Where did it come from? In 1993, when belts were being tightened, Michael Hammer and James Champy threw a hand grenade into the boardrooms of the world's corporations with their book Re-engineering the Corporation: A Manifesto for Business Revolution. Here was the case for radical, top-down business transformation, powerfully argued: it was time to 'break the china', the authors said. Reinvent your industry and build barriers to entry by taking the tough measures others are too squeamish to pursue. For CEOs looking to justify huge 'downsizings', the book came at just the right time.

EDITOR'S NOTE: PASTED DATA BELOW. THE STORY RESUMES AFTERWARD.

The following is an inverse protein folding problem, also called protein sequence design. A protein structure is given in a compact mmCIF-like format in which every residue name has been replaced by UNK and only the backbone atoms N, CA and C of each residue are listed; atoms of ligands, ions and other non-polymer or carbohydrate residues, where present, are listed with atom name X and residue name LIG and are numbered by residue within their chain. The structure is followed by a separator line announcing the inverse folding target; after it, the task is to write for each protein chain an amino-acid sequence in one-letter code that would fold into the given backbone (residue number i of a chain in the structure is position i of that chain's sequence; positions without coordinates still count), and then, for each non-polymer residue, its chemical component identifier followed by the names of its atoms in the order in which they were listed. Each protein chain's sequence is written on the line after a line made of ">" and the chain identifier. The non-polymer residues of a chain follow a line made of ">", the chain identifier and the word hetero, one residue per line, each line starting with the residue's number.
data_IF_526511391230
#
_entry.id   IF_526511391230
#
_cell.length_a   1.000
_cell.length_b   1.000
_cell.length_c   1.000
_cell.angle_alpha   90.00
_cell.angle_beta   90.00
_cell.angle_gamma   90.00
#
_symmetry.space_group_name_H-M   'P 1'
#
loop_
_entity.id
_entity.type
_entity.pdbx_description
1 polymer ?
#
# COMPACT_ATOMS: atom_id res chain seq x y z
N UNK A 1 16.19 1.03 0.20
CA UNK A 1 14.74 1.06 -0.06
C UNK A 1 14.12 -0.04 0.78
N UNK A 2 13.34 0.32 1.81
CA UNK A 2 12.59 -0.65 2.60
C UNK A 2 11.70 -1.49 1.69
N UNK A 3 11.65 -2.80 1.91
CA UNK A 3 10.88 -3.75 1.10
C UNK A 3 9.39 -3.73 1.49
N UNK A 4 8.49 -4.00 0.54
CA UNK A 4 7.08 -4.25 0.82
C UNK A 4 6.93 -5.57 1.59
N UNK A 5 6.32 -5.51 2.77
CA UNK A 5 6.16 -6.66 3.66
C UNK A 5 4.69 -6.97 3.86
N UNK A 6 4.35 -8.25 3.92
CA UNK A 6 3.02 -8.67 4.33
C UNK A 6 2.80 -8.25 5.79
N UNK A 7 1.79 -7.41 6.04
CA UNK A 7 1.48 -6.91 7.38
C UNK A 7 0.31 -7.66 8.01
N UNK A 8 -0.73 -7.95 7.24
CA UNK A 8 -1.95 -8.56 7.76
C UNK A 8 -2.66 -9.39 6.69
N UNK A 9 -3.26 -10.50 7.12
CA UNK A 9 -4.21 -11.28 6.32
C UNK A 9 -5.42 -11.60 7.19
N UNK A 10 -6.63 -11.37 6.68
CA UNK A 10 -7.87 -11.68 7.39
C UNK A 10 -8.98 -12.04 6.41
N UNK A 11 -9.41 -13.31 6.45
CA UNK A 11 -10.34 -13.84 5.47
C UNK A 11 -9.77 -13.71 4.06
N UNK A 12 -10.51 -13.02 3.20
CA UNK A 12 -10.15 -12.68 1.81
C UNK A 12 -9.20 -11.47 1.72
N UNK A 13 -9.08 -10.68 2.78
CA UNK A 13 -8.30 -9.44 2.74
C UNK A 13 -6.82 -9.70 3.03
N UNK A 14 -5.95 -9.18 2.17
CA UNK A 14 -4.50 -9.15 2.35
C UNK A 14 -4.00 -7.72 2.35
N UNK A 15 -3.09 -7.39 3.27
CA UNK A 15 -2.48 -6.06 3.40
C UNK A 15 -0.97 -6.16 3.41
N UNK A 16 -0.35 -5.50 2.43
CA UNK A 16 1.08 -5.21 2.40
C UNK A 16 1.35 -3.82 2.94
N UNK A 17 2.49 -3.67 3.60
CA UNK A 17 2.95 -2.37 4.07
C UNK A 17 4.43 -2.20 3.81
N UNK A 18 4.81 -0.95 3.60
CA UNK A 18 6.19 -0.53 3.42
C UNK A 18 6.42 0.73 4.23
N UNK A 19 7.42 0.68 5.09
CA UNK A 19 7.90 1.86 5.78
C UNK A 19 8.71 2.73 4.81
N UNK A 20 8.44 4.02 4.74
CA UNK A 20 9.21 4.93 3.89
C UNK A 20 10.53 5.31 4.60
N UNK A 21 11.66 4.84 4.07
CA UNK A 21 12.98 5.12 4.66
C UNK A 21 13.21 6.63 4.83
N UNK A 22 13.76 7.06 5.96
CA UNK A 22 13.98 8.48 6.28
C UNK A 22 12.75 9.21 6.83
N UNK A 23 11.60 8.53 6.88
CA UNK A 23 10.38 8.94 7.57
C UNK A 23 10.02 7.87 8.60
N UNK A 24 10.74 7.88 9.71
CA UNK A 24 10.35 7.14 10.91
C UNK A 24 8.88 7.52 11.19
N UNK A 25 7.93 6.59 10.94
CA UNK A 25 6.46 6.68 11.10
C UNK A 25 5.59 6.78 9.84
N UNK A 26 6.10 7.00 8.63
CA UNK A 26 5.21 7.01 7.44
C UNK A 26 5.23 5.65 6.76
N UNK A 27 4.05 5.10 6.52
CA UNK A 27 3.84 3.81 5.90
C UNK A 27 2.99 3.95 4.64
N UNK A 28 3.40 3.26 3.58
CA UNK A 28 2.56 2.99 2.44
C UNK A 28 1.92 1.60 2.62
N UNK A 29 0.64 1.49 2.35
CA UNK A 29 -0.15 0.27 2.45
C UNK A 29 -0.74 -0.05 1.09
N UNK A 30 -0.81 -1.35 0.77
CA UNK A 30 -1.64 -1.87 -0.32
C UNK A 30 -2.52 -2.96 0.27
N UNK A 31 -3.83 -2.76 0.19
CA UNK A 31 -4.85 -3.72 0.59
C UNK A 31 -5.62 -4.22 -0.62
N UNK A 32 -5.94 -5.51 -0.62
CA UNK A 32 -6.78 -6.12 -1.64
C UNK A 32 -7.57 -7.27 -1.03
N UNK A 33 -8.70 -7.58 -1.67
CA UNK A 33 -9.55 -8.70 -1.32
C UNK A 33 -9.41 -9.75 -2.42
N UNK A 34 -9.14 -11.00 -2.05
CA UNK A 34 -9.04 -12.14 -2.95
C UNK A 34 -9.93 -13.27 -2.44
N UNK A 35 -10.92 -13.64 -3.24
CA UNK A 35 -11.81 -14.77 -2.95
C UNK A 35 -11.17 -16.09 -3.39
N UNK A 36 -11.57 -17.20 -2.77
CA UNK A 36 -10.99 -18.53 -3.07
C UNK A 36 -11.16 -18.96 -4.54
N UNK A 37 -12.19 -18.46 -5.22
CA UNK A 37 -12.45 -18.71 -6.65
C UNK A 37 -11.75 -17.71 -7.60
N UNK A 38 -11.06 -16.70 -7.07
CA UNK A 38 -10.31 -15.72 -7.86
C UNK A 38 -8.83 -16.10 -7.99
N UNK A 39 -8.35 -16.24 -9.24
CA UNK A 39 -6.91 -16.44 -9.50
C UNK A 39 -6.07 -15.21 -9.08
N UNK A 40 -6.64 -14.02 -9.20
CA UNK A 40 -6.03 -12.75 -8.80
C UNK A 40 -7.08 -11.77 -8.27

Where's it going? As a fad, re-engineering proved irresistible to a certain kind of boss. But as the recession dragged on, the wave of downsizings (later 'rightsizings') provoked outrage in the industrial world. CEOs who sacked thousands of workers and then got millions of dollars in 'compensation', were soon known as corporate killers. John Birt re-engineered the BBC to within an inch of its life - and although the corporation may have been 'saved' for the digital age, his regime inflicted wounds from which it is still recovering. BPR may retain some of its logic today, but sensible bosses proceed with extreme caution.
Fad quotient (out of 10)
Five (and falling).